"There is no hope or joy except in human relations." -- Antoine de Saint-Exupery
Did you see the 10,000 cranes in Concord in 2011? If you didn't, you missed a rare spectacle.
You might be wondering, "How could I have missed it? I must've been sleeping. But I don't remember reading about the cranes in the paper or seeing them on the evening news."
Well, you don't have to be disappointed because you'll have an opportunity to see them this Sunday. And it's something you won't want to miss.
Let me refresh your memory as to what took place in 2011 that will explain the mystery of those august birds.
Exactly three years ago this past Tuesday, Japan was hit by a devastating tsunami that all but decimated Sendai -- one of the country's major northern coastal cities. The news created even more angst for members of the Concord Ambassadors, a local organization that enjoys a sister city relationship with Kitakami, which is located just north of Sendai.
A year earlier, a delegation of Ambassadors spent a day sightseeing around Sendai before moving on to Kitakami to celebrate the 35th anniversary of the founding of the sister cities. Most travelers stayed in private homes and developed close ties with their host families.
When news of the tsunami was first reported, nothing was mentioned of the extent of damage it caused to surrounding communities, and efforts by the Ambassadors to contact their adopted families in Kitakami was impossible.
It seemed to them like an eternity before they received word that Kitakami suffered no losses and avoided serious damage despite the magnitude of the quake.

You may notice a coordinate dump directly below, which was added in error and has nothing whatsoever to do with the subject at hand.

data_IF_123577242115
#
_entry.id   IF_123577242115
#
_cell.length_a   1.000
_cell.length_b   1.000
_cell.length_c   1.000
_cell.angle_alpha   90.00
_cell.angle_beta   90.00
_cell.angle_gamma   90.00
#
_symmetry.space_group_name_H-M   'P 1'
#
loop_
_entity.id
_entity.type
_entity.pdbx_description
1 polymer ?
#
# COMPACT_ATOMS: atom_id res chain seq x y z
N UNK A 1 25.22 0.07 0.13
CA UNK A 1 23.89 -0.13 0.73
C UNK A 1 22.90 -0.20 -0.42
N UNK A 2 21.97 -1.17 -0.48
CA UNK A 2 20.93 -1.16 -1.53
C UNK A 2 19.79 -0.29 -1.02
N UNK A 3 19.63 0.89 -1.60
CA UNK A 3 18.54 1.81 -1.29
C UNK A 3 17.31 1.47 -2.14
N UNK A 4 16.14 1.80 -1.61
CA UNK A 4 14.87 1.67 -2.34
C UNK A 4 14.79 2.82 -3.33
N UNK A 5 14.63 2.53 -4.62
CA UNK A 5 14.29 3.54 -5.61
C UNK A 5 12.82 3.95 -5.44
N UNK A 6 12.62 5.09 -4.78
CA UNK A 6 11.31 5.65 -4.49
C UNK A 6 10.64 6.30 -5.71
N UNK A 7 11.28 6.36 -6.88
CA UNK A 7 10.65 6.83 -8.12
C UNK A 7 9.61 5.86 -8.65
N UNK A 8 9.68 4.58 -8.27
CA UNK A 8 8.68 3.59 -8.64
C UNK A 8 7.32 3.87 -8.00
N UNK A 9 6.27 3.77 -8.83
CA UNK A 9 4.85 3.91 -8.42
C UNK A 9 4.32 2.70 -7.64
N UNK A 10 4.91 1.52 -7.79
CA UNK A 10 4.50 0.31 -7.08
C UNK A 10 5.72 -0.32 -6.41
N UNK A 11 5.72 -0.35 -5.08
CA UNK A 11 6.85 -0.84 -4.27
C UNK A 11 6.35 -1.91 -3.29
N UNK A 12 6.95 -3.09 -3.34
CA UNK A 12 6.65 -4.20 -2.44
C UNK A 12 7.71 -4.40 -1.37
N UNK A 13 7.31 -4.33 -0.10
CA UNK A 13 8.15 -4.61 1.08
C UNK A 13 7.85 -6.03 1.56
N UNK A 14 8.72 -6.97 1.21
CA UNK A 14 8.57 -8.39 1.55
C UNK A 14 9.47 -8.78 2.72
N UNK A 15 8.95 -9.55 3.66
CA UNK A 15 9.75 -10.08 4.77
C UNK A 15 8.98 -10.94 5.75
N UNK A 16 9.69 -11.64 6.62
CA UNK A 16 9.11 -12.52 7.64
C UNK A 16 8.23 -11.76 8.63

Later that same month, the Ambassadors organized a community candlelight vigil and origami workshop in Todos Santos Plaza. Their goal was to fold 1,001 paper cranes symbolizing hope, happiness, peace and prayers for a complete recovery for the residents of Sendai, and to promote interest in Concord's sister city program.
They exceeded their goal of folding paper cranes that night, but additional cranes kept pouring in from all over, and within a couple weeks more than 10,000 cranes of different sizes and shapes as well as colors filled the collection bins.
Those 10,000 origami cranes, each folded with tender loving care and bearing the well wishes of hundreds of volunteer "folders" was displayed in the window of a vacant store in downtown Concord for a month before being placed in storage until a year ago when Sean Olson, an Oakland-based artist, was commissioned to transform them into a "sculpture of color, hope and emotion" which he recently completed.
The unveiling of Sean's artwork will take place in the lobby of Brenden Theatres Concord at 1:30 p.m. this Sunday, March 9.
The gala is open to the public and the event is free. Entertainment will be provided by the Mt. Diablo taiko drummers who will perform prior to the unveiling.
The Consulate General of Japan has been invited to attend this special celebration. The audience will be joined via Skype by the mayor and many friends from Kitakami who plan to be in Concord for the 40th annual gathering hosted by the Concord Ambassadors during the first week in October.
Concord Councilman Dan Helix will chronicle the Sister City relationship over the past 40 years which is most appropriate. Dan was mayor during the inaugural ceremony and a primary architect in drafting the charter between the two cities.
Refreshments will be served at the end of the program and visitors are welcome to stay and mingle with the Ambassadors and other guests.
The management of Brenden Theatres Concord deserves kudos for offering use of their lobby free of charge and allowing the sculpture to remain for public viewing until the delegates from Kitakami conclude their visit in October.
The Ambassadors have a lot of ground to cover before their Kitakami guests arrive and could use the public's help. Highest on their list is finding host families for the 40 delegates who are expected to be here from Oct. 2-5.
Anyone interested in hosting a visitor during that time -- and you don't have to live in Concord -- is asked to call Mary Rae at 925-671-3495. See you on Sunday!
Eizo Kobayashi is a Concord resident and a member of the Concord Senior Citizens Club. Contact him at firstname.lastname@example.org.